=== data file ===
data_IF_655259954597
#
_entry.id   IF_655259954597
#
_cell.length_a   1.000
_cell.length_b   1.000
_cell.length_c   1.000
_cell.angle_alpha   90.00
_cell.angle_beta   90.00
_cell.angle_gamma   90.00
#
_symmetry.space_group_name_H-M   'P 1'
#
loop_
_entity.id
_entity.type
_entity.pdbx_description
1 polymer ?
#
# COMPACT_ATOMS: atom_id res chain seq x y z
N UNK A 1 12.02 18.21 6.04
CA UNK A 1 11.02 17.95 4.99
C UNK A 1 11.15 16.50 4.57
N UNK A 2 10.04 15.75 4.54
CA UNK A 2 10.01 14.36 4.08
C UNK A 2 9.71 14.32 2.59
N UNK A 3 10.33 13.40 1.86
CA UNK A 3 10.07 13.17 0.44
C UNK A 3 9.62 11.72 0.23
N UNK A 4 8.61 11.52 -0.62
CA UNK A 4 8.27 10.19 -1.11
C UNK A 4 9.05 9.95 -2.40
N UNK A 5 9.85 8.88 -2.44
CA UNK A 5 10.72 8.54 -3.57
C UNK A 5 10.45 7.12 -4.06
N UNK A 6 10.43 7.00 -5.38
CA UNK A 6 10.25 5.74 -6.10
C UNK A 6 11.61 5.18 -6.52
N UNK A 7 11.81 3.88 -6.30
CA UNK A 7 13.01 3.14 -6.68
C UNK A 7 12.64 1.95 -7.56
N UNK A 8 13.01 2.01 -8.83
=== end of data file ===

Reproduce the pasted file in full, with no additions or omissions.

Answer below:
data_IF_655259954597
#
_entry.id   IF_655259954597
#
_cell.length_a   1.000
_cell.length_b   1.000
_cell.length_c   1.000
_cell.angle_alpha   90.00
_cell.angle_beta   90.00
_cell.angle_gamma   90.00
#
_symmetry.space_group_name_H-M   'P 1'
#
loop_
_entity.id
_entity.type
_entity.pdbx_description
1 polymer ?
#
# COMPACT_ATOMS: atom_id res chain seq x y z
N UNK A 1 12.02 18.21 6.04
CA UNK A 1 11.02 17.95 4.99
C UNK A 1 11.15 16.50 4.57
N UNK A 2 10.04 15.75 4.54
CA UNK A 2 10.01 14.36 4.08
C UNK A 2 9.71 14.32 2.59
N UNK A 3 10.33 13.40 1.86
CA UNK A 3 10.07 13.17 0.44
C UNK A 3 9.62 11.72 0.23
N UNK A 4 8.61 11.52 -0.62
CA UNK A 4 8.27 10.19 -1.11
C UNK A 4 9.05 9.95 -2.40
N UNK A 5 9.85 8.88 -2.44
CA UNK A 5 10.72 8.54 -3.57
C UNK A 5 10.45 7.12 -4.06
N UNK A 6 10.43 7.00 -5.38
CA UNK A 6 10.25 5.74 -6.10
C UNK A 6 11.61 5.18 -6.52
N UNK A 7 11.81 3.88 -6.30
CA UNK A 7 13.01 3.14 -6.68
C UNK A 7 12.64 1.95 -7.56
N UNK A 8 13.01 2.01 -8.83